Wednesday, January 2, 2013


It's been well beyond a year since I've even touched the link to this blog, and that needs to change. I think this is a yearly thing for me: new year, back to the blog about simplicity and Jesus and what not. But let's be real here, the new year brings nothing but passing time. A fresh start is something that should never wait for a changing number.
So here I am, well into the process of my own personal fresh start, and by no means oblivious to the fact that  my level of consistency is currently at a pretty stagnant negative. That's beside the point though, because the deep-thinking portion of my brain is working again as I prepare to close the book on one of the Watanabe family's few and far-between family holiday vacations.
Today was our final day of holiday celebration. My youngest cousin is currently four and with each farewell gesture between myself and the little rascals I call my family, my heart lurched in attempt to remain as close as possible for as long as possible. It's a relatively regular occurrence during such times, but this time it was magnified. I was rendered numb and completely speechless, a feeling I've known only a few times before.
Finally, hours upon hours later, it hit me: Sandy Hook--the most sickening and devastating incident this year and possibly in my lifetime thus far. Even a month later, my mind is unable to put aside the revulsion it feels toward the entire situation. Every time I hear a word that even remotely relates to the tragedy, my heart shatters and leaves me senseless. I simply am unable to absorb a single word spoken on the incident and my mind will never be able to wrap itself around the kind of evil involved in that kind of devastation. It's not that I can't or won't sympathize with the families, it's that I don't possess the capacity to accurately express just how much my heart breaks with and for them. The faces, the stories, the tears--I've never been more overwhelmed in my 18 years of existence. And now I get it. As I embraced my younger cousins, it sunk in that I have no way of telling when I'll see them again. I have missed and will continue to miss numerous triumphs and tribulations--birthdays, graduations...milestones that can never be relived. Milestones that a group of Connecticut families no longer have a hope of celebrating. And as easy as it is for me to sit here in this recliner and spew out lines about how God has a plan and everything will turn out well, I refuse to think, speak, or even type those words regarding the death of innocent children and their caretakers. I can't do it and I won't.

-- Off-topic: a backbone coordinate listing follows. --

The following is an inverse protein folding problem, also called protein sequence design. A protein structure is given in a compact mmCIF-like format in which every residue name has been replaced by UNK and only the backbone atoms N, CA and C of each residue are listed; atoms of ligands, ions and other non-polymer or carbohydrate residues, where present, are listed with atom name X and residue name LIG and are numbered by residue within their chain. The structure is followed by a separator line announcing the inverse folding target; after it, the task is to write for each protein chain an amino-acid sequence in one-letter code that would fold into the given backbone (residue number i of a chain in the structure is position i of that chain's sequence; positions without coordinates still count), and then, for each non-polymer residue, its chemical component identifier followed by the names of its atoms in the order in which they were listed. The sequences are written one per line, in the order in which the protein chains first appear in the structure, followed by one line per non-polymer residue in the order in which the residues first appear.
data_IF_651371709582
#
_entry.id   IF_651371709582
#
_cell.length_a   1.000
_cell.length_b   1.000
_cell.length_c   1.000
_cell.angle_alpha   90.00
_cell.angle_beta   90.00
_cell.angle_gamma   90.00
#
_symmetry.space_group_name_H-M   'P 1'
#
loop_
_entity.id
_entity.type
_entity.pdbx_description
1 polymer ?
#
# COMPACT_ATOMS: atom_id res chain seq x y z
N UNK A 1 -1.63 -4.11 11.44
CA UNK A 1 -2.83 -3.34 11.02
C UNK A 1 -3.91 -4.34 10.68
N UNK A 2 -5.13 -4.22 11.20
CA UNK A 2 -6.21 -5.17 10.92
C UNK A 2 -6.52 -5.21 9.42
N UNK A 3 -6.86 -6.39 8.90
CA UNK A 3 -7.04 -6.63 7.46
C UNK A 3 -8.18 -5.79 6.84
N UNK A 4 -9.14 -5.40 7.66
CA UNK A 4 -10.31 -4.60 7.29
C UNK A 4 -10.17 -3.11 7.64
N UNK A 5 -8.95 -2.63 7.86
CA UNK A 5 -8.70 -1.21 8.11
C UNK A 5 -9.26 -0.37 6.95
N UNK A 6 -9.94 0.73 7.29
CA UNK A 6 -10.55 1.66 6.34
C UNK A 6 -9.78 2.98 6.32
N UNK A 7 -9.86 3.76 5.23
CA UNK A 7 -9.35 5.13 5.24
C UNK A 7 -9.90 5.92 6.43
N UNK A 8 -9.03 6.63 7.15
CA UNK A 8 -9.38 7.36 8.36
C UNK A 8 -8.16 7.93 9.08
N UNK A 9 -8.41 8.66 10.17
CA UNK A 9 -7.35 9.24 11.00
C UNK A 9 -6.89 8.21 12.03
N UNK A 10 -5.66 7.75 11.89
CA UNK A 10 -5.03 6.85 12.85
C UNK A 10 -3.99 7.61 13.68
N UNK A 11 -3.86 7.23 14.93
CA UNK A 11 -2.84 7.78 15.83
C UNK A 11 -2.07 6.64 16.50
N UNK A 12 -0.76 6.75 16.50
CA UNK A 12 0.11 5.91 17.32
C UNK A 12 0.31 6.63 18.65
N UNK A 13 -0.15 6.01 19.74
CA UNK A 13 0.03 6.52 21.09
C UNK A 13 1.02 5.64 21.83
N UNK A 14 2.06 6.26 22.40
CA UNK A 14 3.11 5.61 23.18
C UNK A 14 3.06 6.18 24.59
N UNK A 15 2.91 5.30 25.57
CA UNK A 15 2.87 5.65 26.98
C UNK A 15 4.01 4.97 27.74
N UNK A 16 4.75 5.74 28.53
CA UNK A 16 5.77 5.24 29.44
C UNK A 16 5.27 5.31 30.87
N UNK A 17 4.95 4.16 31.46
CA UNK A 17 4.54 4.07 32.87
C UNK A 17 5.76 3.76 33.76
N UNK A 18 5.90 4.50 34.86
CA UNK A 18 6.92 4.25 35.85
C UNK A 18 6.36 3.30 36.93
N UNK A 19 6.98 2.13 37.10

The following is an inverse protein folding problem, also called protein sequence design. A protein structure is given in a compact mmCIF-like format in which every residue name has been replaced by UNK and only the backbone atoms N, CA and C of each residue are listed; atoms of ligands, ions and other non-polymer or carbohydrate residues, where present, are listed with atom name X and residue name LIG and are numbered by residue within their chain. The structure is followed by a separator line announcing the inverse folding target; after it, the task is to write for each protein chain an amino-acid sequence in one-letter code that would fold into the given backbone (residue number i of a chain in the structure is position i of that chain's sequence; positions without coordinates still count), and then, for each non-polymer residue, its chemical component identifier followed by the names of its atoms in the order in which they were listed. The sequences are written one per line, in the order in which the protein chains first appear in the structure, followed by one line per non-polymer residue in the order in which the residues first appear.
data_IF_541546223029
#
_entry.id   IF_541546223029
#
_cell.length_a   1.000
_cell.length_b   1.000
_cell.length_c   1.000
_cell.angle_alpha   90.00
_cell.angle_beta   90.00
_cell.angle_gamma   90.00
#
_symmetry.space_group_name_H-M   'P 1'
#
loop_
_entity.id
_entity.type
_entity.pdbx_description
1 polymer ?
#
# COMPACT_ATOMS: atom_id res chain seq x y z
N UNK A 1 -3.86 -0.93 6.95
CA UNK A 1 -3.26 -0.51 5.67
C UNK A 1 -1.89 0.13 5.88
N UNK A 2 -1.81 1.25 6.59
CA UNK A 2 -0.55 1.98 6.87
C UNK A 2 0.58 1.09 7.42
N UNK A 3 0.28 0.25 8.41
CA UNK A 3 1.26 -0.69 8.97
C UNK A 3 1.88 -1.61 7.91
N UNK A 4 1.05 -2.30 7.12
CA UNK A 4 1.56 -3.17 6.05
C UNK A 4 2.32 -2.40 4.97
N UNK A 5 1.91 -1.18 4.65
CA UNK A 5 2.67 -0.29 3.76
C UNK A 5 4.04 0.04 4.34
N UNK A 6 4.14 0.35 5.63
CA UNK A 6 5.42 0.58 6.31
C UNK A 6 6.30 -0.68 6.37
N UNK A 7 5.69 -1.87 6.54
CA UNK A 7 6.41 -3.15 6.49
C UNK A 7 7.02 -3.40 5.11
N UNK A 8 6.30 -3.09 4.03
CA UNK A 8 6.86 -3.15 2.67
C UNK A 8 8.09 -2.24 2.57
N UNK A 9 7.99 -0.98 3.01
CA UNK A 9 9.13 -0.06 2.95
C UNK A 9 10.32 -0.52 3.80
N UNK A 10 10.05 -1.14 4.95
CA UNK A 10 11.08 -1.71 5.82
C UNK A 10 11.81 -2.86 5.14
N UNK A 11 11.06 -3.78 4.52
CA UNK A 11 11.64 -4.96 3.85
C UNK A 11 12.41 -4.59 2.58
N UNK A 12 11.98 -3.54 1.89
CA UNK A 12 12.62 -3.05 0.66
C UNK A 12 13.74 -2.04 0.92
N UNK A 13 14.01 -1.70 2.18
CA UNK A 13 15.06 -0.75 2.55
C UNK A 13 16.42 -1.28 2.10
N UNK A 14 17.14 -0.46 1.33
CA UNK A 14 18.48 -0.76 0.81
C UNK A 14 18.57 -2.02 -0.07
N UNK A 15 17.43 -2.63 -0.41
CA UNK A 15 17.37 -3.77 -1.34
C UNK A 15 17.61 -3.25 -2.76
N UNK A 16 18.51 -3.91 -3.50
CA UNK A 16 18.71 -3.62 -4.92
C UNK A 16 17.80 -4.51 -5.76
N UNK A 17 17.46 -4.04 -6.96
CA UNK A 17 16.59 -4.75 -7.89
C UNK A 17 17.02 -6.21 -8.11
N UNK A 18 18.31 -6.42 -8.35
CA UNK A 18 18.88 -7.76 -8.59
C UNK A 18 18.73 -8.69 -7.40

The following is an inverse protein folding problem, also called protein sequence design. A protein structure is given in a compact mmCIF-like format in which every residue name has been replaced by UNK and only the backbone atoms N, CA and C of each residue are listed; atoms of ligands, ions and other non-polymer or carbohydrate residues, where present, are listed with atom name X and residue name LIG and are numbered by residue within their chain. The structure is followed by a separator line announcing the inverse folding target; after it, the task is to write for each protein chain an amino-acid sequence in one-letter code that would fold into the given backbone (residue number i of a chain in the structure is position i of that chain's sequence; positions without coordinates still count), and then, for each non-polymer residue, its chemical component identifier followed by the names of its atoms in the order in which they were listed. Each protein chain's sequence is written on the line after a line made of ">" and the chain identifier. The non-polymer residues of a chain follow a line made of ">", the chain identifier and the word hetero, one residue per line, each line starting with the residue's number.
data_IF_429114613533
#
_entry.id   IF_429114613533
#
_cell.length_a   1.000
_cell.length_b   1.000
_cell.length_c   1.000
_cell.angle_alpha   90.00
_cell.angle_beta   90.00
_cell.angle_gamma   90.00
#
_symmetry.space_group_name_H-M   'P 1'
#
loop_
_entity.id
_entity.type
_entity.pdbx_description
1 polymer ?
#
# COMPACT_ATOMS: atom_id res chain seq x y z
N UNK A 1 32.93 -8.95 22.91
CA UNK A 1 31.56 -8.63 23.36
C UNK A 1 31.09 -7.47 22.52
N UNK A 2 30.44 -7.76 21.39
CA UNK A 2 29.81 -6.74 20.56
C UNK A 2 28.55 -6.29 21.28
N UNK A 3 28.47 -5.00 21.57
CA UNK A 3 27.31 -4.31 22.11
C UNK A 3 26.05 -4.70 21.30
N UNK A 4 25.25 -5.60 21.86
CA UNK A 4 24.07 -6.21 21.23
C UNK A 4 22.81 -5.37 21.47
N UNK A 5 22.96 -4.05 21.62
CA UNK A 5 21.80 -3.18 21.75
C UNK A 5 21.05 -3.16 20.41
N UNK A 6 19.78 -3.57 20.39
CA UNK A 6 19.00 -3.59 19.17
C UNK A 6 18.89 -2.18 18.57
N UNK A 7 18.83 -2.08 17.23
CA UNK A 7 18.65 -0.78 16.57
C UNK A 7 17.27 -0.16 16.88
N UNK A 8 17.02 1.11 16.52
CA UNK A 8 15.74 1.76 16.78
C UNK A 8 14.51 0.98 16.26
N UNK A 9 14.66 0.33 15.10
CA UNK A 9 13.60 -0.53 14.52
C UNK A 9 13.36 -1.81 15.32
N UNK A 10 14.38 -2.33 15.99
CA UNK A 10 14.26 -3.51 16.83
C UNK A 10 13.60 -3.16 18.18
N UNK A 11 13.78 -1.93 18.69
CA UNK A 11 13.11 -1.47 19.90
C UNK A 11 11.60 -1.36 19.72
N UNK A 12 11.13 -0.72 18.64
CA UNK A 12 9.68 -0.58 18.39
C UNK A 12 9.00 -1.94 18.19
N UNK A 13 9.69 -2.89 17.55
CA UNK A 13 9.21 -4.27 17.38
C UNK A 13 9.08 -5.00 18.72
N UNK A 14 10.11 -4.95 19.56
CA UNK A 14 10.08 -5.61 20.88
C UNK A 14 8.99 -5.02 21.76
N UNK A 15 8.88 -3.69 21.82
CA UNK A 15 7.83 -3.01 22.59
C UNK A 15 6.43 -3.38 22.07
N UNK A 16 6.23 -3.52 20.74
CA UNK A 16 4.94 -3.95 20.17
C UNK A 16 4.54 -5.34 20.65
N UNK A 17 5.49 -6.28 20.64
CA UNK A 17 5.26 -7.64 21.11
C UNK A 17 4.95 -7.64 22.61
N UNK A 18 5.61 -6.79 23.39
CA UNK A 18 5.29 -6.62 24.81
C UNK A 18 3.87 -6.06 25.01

I take so much for granted on a daily basis, and it took the pain of these families for me to realize that everyone that walks in and out of my life is a blessing whether I want to believe it or not. And no matter how often I say that I can't wait to see my loves again, I have no guarantee of that.

20 pairs of chubby hands will never again stretch out to embrace their mommies, to color a page, to chase a pet, to grasp a pencil, to obtain a diploma, to shake the hand of an employer, or to hold the hand of a spouse, now wrapped around the arms of the same God who reaches out His hand to give us breath and the ability to live the lives that those little angels never will.

If for nothing else, I encourage you to live each and every day in this new year with conviction and purpose for those whose potential will never come to be.

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